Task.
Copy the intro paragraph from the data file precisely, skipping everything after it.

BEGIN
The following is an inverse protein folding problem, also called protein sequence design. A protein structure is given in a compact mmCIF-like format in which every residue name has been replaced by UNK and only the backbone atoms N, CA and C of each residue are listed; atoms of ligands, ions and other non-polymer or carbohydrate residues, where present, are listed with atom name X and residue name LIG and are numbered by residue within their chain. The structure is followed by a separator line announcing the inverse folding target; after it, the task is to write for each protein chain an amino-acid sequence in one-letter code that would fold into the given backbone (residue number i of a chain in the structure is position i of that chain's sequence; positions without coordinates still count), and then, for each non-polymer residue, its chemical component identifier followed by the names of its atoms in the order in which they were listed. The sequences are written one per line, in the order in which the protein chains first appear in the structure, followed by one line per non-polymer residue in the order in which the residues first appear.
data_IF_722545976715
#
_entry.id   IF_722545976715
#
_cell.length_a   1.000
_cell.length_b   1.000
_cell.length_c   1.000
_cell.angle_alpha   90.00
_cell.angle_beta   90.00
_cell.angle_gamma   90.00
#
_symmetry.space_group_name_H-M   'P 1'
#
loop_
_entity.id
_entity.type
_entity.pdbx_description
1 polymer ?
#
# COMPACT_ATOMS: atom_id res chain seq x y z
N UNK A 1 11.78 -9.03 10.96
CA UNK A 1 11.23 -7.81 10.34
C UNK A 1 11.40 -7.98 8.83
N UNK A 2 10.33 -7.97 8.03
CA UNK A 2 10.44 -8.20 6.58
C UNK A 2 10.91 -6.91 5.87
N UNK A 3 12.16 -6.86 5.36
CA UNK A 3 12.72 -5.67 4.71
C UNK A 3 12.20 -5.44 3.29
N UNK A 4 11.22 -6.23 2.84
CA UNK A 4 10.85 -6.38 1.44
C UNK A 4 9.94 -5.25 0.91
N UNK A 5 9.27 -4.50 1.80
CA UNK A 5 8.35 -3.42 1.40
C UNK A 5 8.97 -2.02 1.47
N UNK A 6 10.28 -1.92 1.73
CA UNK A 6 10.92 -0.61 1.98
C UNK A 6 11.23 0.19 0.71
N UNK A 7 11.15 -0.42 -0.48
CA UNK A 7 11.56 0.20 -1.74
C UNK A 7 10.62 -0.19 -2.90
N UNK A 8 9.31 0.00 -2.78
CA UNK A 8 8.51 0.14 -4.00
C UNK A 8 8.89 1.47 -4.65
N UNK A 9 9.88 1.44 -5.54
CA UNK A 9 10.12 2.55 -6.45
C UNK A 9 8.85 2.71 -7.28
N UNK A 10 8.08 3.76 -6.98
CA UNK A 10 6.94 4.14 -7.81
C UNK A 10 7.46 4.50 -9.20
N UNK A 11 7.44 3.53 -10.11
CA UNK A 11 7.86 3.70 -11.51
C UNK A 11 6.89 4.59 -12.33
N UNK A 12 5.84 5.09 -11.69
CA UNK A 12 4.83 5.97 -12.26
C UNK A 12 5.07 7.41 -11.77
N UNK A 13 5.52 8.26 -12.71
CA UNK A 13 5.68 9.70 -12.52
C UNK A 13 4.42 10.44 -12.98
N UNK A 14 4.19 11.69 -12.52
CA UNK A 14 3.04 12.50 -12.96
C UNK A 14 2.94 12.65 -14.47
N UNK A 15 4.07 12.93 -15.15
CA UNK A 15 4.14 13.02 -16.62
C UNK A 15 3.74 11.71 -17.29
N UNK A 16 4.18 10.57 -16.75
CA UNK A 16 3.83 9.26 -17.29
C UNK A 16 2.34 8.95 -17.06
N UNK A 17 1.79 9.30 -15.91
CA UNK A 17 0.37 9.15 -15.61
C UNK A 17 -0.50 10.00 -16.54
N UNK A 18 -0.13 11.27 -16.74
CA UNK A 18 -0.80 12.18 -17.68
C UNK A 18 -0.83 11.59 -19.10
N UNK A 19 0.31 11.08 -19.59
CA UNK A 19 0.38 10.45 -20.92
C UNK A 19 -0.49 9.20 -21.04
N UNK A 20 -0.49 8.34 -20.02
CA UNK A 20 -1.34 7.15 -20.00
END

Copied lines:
The following is an inverse protein folding problem, also called protein sequence design. A protein structure is given in a compact mmCIF-like format in which every residue name has been replaced by UNK and only the backbone atoms N, CA and C of each residue are listed; atoms of ligands, ions and other non-polymer or carbohydrate residues, where present, are listed with atom name X and residue name LIG and are numbered by residue within their chain. The structure is followed by a separator line announcing the inverse folding target; after it, the task is to write for each protein chain an amino-acid sequence in one-letter code that would fold into the given backbone (residue number i of a chain in the structure is position i of that chain's sequence; positions without coordinates still count), and then, for each non-polymer residue, its chemical component identifier followed by the names of its atoms in the order in which they were listed. The sequences are written one per line, in the order in which the protein chains first appear in the structure, followed by one line per non-polymer residue in the order in which the residues first appear.